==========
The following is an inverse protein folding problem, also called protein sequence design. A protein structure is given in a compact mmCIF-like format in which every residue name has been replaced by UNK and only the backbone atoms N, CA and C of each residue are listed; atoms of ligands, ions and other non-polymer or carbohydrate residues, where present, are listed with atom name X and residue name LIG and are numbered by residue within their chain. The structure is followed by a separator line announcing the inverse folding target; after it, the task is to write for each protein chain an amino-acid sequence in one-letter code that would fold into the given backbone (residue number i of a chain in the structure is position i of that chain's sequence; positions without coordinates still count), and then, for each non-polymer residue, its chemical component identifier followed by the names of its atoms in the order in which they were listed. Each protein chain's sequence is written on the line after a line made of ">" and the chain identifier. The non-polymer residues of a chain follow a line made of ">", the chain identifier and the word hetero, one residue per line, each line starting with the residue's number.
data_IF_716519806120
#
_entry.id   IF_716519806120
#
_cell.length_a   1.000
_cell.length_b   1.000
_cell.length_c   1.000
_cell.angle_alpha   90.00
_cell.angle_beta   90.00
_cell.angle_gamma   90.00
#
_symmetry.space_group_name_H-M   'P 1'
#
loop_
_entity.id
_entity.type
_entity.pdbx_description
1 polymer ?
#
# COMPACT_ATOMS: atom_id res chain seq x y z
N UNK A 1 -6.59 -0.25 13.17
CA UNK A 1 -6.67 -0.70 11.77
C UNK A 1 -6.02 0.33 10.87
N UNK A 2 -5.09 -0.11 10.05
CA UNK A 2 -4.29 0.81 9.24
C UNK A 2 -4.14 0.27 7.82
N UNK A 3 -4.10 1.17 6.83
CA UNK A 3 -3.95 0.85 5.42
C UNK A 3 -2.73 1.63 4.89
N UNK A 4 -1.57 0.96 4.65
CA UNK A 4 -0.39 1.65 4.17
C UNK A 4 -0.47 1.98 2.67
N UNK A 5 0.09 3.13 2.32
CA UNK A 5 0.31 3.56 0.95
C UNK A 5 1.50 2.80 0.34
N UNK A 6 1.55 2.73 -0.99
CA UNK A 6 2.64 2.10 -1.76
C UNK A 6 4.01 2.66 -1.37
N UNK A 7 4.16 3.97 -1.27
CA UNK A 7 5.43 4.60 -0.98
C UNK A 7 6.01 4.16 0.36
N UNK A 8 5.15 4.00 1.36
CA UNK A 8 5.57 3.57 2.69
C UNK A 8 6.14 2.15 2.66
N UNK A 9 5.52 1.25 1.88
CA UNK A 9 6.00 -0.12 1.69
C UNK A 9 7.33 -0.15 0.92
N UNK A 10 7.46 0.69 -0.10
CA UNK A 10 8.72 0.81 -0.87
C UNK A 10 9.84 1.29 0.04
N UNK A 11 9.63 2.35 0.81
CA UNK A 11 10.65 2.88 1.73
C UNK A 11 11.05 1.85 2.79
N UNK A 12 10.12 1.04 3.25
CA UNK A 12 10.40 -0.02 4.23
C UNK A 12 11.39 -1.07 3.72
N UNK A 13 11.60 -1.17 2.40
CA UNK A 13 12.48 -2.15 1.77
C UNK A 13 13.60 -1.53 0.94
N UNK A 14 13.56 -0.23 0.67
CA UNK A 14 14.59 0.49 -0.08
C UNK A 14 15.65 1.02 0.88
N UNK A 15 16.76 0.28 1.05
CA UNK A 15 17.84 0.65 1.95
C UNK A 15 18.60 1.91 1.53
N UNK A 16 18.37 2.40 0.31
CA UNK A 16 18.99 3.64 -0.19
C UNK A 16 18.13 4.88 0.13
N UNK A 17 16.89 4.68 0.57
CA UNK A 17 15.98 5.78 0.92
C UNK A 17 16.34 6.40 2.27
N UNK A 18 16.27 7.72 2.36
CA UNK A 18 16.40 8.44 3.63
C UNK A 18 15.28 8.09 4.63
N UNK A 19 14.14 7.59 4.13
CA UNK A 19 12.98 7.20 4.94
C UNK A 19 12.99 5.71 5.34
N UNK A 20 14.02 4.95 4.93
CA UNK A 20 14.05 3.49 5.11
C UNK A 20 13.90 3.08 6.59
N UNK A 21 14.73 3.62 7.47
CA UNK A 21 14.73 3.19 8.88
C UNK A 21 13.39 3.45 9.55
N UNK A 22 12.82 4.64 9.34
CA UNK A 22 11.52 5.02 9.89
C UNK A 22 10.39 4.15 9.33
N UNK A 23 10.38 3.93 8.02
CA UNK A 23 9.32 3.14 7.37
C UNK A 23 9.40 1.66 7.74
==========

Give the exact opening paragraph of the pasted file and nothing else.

The following is an inverse protein folding problem, also called protein sequence design. A protein structure is given in a compact mmCIF-like format in which every residue name has been replaced by UNK and only the backbone atoms N, CA and C of each residue are listed; atoms of ligands, ions and other non-polymer or carbohydrate residues, where present, are listed with atom name X and residue name LIG and are numbered by residue within their chain. The structure is followed by a separator line announcing the inverse folding target; after it, the task is to write for each protein chain an amino-acid sequence in one-letter code that would fold into the given backbone (residue number i of a chain in the structure is position i of that chain's sequence; positions without coordinates still count), and then, for each non-polymer residue, its chemical component identifier followed by the names of its atoms in the order in which they were listed. Each protein chain's sequence is written on the line after a line made of ">" and the chain identifier. The non-polymer residues of a chain follow a line made of ">", the chain identifier and the word hetero, one residue per line, each line starting with the residue's number.